The drive may be long and the traffic occasionally heavy going, but commuters from Dubai to Abu Dhabi say it is preferable to paying high rents in the capital.
Ransom Saldanha moved to the emirate in 2009 after living for 18 months in Abu Dhabi so that his wife and son could join him in the UAE.
In Abu Dhabi he paid Dh3,500 to rent an en suite room in a three bedroom-flat he shared with a family.
He could not find a comparable price for a bedroom or studio and he could not find a space for his son in any school.
"Then I was trying Dubai," said Mr Saldanha 40, a banker from India. "I easily got a seat for my son and accommodation was much cheaper."
He loves the green spaces around his home in Discovery Gardens, as well as the parking and the affordable rent.
"Though it is tedious, you don't mind travelling because your family is with you in Dubai," said Mr Saldanha, 40. "It's better for me to stay with my family than slog over there with some other family."
It would be his "dream" to find work in Dubai, even if it meant a salary cut. "In my office I know many are trying to do this move in the past two or three years and nobody has done it up to now."
Alternatively, he would move to Abu Dhabi to leave "this tiresome drive" if he had a salary increase or if rental rates dropped.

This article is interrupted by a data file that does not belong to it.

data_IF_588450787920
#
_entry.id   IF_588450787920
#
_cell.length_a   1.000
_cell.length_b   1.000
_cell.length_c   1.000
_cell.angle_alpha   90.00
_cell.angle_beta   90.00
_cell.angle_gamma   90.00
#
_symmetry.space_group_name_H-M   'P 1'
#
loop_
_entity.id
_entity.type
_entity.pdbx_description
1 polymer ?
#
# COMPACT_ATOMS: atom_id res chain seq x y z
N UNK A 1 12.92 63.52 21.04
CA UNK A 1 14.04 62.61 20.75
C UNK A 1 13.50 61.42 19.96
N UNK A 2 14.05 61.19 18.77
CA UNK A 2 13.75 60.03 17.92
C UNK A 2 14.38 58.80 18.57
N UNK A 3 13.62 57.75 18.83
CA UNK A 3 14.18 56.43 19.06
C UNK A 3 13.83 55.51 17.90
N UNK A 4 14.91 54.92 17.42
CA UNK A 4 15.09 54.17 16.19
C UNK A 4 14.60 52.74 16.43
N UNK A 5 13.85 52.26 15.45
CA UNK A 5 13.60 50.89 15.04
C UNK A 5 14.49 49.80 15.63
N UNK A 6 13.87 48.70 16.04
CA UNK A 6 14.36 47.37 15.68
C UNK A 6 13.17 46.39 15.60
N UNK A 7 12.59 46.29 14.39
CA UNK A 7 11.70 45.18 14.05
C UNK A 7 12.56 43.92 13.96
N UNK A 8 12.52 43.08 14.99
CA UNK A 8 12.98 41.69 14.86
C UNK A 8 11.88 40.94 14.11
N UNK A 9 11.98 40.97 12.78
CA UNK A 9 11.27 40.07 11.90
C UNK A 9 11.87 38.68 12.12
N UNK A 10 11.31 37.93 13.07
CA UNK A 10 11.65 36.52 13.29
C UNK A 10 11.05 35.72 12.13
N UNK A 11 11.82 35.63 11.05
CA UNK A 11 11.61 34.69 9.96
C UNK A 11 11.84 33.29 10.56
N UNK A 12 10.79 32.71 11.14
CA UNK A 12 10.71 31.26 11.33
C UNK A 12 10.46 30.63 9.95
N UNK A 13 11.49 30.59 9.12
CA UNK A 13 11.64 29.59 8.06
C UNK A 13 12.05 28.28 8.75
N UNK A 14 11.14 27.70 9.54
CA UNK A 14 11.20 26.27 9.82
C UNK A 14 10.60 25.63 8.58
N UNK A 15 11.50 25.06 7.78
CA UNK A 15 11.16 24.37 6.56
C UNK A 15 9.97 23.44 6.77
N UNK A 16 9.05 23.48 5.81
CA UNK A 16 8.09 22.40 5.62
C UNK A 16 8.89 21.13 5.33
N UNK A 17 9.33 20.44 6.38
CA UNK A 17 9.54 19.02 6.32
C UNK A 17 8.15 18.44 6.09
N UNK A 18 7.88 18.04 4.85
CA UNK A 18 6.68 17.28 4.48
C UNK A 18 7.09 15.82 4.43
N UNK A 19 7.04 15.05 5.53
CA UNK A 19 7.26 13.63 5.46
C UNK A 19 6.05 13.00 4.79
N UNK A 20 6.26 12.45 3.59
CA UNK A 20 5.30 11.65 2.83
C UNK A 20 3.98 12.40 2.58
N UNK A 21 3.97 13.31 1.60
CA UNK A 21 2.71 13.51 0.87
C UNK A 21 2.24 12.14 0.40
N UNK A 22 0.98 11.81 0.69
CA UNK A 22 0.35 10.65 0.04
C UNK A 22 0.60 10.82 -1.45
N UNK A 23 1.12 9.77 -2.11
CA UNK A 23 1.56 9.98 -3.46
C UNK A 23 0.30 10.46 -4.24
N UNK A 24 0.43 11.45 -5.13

Ellen Pereira and her husband also moved to Dubai for the sake of their family.
"All these decisions are based on the families," said Ms Pereira, 27, who moved to Dubai in 2010.
"It's not that we had decided that we wanted to move to Dubai, we tried our best to secure a place but we could not get one," she said. "If you stay in a secluded area of Abu Dhabi where the rents are cheaper, then the families suffer."
"Housing that is affordable in Abu Dhabi is not very family friendly and once it does get developed the rent goes high. It's unaffordable for people of a medium salary bracket."
Now that she's settled, she can't foresee the family moving back to the capital.
Others get around the problem of long hours travelling each day by having homes in two cities - living with friends in the capital during the week and seeing their families at weekends.
"Some of my friends live and work in Abu Dhabi, they leave their family in Sharjah and Dubai and come back to meet them during the weekend," said VS Saravanakumar, an engineer who used to commute each day to Abu Dhabi from his Sharjah home.
Luckily for him, his travelling time was slashed when he found a new project in Dubai.
"I get more time at home; I feel better physically because there is no strain.
The Abu Dhabi Executive Council announced in January that they would expand the E311 to Abu Dhabi to provide an alternative route for the growing number of commuters.
The expansion could be ready in as little as two years after construction begins, said construction experts. The E311 currently joins the E11 at the Abu Dhabi border.
The Department of Transport has buses for employers commuting to Abu Dhabi city from Al Ain and Dubai, a model they encourage companies to use to reduce traffic, driver fatigue and pollution.